Publications & Reports

Alcohol dependence in a community sample of Aboriginal and Torres Strait Islander Australians: harms, getting help and awareness of local treatments.

Weatherall TJ, Conigrave JH, Conigrave KM, Perry J, Wilson S, Room R, Chikritzhs T, Lee KSK
Faculty of Medicine and Health, Discipline of Addiction Medicine, NHMRC Centre of Research Excellence in Indigenous Health and Alcohol, The University of Sydney, Sydney, NSW, Australia. [email protected]

Abstract

BACKGROUND: Few studies have examined links between current alcohol dependence and specific harms among Indigenous Australians. We investigated these associations as well as help seeking for drinking, awareness of local treatments and recommendations to help family or friends cut down or stop drinking in two Indigenous communities. METHODS: A representative sample of Indigenous Australians was surveyed in one urban and one remote community in South Australia. Data were collected via the Grog Survey App. Participants were dependent if they reported two or more symptoms of alcohol dependence (ICD-11). Pearson chi-square tests were used to describe relationships between employment by gender, and dependence by awareness of medicines and local treatment options. Multivariate logistic regressions were used to predict the odds of dependent drinkers experiencing harms and getting help for drinking, controlling for age, gender, schooling and income. RESULTS: A total of 775 Indigenous Australians took part in the study. After controlling for confounders, dependent drinkers were nearly eight times more likely to report a harm and nearly three times more likely to get help for their drinking-compared with non-dependent drinkers. Participants recommended accessing local support from an Aboriginal alcohol and other drugs worker, or a detoxification/ rehabilitation service. DISCUSSION AND CONCLUSIONS: More support and funding is needed for Indigenous Australians to ensure local treatment options for dependent drinkers are readily available, appropriate and accessible. Involvement of local Aboriginal or Torres Strait Islander health professionals in delivery of care can help ensure that it is appropriate to an individual’s culture and context.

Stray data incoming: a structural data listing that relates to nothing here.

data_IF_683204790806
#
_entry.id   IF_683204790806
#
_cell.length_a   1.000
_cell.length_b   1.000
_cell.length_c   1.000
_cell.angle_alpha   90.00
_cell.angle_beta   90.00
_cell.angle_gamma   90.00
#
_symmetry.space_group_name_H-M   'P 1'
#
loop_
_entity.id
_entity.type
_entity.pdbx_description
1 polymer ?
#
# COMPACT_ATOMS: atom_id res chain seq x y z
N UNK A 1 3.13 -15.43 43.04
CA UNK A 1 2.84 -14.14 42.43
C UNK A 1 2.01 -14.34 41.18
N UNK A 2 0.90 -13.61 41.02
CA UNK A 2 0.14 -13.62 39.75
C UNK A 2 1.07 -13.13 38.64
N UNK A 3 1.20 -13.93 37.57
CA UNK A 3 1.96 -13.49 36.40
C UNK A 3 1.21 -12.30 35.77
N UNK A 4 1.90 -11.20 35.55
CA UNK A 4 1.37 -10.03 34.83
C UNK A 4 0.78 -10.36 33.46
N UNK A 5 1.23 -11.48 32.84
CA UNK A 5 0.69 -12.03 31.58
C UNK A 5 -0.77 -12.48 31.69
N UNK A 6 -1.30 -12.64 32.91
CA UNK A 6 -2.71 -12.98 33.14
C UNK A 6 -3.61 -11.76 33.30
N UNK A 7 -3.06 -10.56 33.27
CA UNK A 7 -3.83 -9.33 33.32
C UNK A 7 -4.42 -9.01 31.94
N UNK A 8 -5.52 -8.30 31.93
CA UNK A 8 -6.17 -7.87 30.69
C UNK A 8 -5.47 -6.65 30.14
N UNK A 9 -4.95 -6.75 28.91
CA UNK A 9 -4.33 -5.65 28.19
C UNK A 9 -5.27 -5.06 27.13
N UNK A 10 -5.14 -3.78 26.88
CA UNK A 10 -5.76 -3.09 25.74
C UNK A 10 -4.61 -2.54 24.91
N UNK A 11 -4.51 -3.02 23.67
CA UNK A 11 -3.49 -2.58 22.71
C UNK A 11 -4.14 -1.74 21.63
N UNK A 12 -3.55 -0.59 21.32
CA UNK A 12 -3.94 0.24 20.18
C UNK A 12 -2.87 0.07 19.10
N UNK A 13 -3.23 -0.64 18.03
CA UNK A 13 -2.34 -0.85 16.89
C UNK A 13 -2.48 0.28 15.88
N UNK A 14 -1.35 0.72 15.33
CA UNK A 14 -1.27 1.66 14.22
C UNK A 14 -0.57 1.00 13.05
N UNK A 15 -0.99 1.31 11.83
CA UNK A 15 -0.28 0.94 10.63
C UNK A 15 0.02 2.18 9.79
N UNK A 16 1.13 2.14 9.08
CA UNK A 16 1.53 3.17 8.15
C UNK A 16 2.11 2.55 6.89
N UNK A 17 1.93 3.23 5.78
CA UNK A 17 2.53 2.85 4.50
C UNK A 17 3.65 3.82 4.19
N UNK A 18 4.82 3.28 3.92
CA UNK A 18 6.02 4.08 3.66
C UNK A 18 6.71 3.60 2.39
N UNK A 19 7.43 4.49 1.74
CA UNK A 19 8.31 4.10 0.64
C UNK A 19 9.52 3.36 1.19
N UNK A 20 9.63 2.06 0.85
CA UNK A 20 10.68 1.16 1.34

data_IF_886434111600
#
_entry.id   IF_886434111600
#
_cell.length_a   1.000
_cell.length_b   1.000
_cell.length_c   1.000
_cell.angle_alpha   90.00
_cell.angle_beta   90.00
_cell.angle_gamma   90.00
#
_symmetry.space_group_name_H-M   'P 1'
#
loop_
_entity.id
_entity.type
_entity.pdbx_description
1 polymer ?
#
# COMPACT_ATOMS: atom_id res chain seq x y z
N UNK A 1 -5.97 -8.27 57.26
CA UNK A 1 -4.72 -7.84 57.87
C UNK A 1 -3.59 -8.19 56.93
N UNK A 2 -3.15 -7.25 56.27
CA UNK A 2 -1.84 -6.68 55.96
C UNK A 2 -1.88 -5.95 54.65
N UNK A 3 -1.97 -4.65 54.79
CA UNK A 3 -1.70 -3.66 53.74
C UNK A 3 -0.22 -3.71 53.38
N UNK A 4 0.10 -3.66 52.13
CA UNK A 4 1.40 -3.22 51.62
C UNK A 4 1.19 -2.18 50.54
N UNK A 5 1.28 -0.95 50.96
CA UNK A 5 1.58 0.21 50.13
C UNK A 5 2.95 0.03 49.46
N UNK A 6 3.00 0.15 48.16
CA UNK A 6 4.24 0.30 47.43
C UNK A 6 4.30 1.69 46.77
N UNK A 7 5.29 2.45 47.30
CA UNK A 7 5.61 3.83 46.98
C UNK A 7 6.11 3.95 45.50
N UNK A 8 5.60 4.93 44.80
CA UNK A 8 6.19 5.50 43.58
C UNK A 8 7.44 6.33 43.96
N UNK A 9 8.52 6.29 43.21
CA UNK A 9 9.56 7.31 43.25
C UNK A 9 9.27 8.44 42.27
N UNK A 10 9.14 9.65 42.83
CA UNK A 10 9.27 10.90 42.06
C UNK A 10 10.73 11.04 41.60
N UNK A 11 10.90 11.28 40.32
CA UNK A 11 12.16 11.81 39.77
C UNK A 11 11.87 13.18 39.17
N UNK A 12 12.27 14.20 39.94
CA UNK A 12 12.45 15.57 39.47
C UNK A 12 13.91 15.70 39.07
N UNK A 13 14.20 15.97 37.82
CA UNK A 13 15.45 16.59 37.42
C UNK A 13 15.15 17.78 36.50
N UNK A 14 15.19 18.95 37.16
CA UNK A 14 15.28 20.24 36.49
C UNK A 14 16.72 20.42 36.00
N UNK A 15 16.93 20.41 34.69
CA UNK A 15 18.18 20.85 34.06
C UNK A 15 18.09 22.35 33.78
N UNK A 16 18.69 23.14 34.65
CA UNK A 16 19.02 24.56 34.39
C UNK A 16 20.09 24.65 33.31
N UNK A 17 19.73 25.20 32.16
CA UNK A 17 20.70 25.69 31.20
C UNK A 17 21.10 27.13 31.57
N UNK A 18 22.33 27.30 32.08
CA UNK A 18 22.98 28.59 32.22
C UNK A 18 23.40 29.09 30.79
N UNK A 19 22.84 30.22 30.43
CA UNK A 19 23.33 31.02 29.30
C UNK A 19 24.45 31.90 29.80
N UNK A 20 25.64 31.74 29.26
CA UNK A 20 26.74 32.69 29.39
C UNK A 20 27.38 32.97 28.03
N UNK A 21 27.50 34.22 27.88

Link to publisher’s web site

Publication

  • Journal: Addiction Science & Clinical Practice
  • Published: 29/10/2021
  • Volume: 16
  • Issue: 1
  • Pagination: 65

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